Support for low income families and for those who have been laid off is much more likely to be spent rapidly than support diffused more widely throughout the economy. Possible vehicles here include food stamps and extensions of unemployment insurance.

There is a compelling case for significant new commitment to infrastructure spending. While infrastructure spending is often seen as operating only with significant lags, I have become convinced that properly designed infrastructure support can make a timely difference for the economy. Evidence from the Minneapolis bridge collapse suggests that it is possible to launch infrastructure programs where the vast majority of the money is spent within a year. Moreover, the combination of declining trust fund revenues, and dramatic (more than 70 percent) increases in some categories of construction costs mean that there are a large number of projects that are currently on hold, slowed down, or contracted and awaiting funding. Properly designed infrastructure projects have the virtue of being helpful as short run stimulus, especially for the employment of the workers most hard hit by the housing decline, while at the same time augmenting the economy’s productive potential in the long run.

State and local governments are facing grave budget pressures resulting in forced cutbacks that in many cases compromise either very vulnerable populations, or necessary long term investments. While it is true that some state and local problems are consequences of imprudent tax cutting during the good times, there is a strong case that properly targeted assistance perhaps through temporary changes in Medicaid reimbursement rules could provide valuable stimulus to the economy while at the same time avoiding dangerous cutbacks.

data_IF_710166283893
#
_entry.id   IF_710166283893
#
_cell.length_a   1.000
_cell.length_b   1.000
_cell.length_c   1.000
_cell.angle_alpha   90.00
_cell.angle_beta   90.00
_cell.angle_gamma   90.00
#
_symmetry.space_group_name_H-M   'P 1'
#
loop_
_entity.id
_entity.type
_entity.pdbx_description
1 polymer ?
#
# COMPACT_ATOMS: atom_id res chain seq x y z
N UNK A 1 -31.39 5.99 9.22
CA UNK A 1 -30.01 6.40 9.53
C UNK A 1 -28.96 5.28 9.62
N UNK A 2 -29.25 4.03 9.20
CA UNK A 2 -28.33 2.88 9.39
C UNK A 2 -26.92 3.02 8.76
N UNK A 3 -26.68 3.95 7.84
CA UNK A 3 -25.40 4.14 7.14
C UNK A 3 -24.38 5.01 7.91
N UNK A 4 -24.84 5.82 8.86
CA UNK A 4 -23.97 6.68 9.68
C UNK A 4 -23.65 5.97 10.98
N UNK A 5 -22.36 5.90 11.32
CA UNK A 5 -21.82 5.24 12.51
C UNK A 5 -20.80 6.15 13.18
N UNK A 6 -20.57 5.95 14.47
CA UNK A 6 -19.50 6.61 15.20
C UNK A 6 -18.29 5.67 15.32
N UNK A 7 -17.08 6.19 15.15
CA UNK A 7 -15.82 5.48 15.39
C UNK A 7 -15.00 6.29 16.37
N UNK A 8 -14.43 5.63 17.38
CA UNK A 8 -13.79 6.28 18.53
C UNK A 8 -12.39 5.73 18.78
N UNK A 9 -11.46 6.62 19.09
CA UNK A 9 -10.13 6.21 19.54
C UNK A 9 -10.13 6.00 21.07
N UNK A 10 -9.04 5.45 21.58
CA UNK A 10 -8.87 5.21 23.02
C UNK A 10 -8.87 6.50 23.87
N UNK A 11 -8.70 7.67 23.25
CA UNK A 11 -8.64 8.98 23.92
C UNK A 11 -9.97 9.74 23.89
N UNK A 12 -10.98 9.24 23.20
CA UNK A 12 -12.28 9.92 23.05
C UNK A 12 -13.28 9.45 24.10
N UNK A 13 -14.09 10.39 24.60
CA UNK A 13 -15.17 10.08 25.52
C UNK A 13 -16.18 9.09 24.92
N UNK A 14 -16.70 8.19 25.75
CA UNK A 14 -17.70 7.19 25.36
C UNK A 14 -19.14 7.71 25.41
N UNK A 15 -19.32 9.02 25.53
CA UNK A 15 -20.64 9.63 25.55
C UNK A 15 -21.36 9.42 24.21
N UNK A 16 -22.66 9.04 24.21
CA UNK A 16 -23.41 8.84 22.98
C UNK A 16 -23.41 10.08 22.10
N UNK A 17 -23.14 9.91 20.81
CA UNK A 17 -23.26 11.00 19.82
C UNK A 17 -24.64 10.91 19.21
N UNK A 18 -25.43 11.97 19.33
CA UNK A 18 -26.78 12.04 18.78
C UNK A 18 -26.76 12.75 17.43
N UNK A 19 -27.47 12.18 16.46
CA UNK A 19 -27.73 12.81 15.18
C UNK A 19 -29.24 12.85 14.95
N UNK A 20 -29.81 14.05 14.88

Other areas that should receive consideration include compensating consumers in the most affected regions for the effects of higher energy prices through LIHEAP, beginning a process of making necessary investments in energy efficiency and renewable energy and where appropriate, responding to the adverse impacts of the ongoing financial turbulence.

Photograph of Professor Lawrence Summers

University Professor Lawrence S. Summers

"Indeed, in a situation of excess capacity and a situation where interest rates are likely to be relatively rigid because of financial strains, the multiplier from fiscal policy is in the short run likely to be larger than normal. There is a strong case for the prompt enactment of further timely, targeted and temporary fiscal stimulus," Summers testified.